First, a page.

All of which explains the need to keep even a disillusioned and distracted Suárez. Refusing to sell to Arsenal is self-explanatory when no transfer fee could compensate for the prolonged exile from the Champions League that would guarantee. Equally, a team that has finished 7th, 6th, 8th and 7th over the past four seasons and is struggling to attract world-class talent cannot afford to release the world-class talent it has.
Suárez is currently training away from the senior squad at Melwood, alone with his thoughts of constant persecution. He finally provoked a Liverpool manager into public condemnation of his actions this week, produced an uninterested cameo in Gerrard’s testimonial last Saturday and was a notable absentee from the captain’s charity gala later that night.
Tiresome as he has become, the greater risk would be selling the Uruguay international. He can have the first six matches of next season to sulk over Liverpool’s intransigence, to wonder why only Arsenal registered an interest and the remainder of the campaign to keep his head down, his teeth to himself and earn the move to Real Madrid or Barcelona that Gerrard believes is inevitable.
It is to the manager’s and players’s credit that, as in the 6-0 rout of Newcastle that followed Suárez’s 10-match ban for biting Branislav Ivanovic in April, the striker has not proved a distraction to Liverpool’s performances on the field.
The pre-season record reads played six, won six, scored 17, conceded one and counts for precious little but the fitness levels after a summer Gerrard described as his toughest at the club have been marked. That was always Rodgers’ intention. The manager spoke in May of the need to “start flying” this season and, with eight of the opening nine home games against teams who finished below Liverpool last term, the fixture list provides an opportunity to build momentum.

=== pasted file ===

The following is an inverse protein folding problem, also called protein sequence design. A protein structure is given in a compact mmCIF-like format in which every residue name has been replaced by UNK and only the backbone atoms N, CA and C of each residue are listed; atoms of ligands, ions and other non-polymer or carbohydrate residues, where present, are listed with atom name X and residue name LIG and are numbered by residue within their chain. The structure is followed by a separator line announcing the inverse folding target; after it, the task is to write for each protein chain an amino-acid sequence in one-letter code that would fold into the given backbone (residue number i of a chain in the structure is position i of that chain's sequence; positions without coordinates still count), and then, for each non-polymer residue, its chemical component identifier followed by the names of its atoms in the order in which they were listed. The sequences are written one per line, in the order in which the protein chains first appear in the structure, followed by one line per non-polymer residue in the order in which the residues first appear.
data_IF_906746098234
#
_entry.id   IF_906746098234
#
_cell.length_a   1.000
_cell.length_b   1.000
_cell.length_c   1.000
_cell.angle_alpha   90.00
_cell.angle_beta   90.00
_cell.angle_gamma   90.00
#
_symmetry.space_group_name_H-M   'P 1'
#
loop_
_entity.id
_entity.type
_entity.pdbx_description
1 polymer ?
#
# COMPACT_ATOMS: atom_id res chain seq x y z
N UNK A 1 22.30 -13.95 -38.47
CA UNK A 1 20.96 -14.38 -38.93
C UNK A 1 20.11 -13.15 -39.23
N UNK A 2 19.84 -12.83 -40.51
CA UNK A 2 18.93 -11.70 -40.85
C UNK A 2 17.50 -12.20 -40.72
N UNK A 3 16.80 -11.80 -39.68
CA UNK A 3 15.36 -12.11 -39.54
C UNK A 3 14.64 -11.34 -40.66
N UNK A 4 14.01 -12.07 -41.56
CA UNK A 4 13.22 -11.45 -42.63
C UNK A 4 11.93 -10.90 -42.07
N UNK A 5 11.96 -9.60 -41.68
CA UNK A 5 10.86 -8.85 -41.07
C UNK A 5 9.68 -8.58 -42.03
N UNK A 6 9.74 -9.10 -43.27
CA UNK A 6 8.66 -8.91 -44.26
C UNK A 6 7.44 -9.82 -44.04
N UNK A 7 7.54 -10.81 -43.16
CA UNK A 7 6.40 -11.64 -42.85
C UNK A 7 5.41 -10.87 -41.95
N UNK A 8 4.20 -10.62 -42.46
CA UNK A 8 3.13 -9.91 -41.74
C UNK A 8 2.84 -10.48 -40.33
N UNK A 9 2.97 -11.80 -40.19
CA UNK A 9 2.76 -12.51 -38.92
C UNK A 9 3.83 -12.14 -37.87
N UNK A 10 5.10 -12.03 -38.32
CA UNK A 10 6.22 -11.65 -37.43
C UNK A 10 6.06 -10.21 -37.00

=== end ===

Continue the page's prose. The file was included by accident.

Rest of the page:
There is no European workload, though it was jarring to hear Rodgers admit last season that Liverpool of all teams could benefit from a year away, a better understanding of the manager’s ideals, Lucas Leiva now fully fit, Martin Kelly fitter and the rich promise of a first full campaign from Philippe Coutinho. The Brazilian was outstanding as Liverpool went from 10th and 25 points at the mid-point of last season to seventh with 61 points by the close, for all that the campaign failed to yield a serious challenge in any competition. That has to be rectified, as do Liverpool’s returns against the leading lights of the Premier League.
Rodgers’ men were flat-track bullies last season, often flourishing with the luxury of an early goal against teams that finished below them but able to claim only one win (Tottenham) and one clean sheet (Everton) against the six clubs above. The manager spoke of the need for more leaders and for Liverpool to “man-up” – pre-discrimination guide, obviously – but has since lost two of the strongest characters from the changing room in the retired Jamie Carragher and the loaned out Pepe Reina.
Improvement, or simply a continuation of 2013′s form, should be expected of Liverpool. Whether that bridges the gap on stronger rivals and prevents the club being cut adrift of the top four before Financial Fair Play – “That is my main worry,” Gerrard said last week – is doubtful. Or up to Luis Suárez.

Player focus infographic

This article titled “Premier League preview No9: Liverpool” was written by Andy Hunter, for theguardian.com

© Guardian News & Media Limited 2014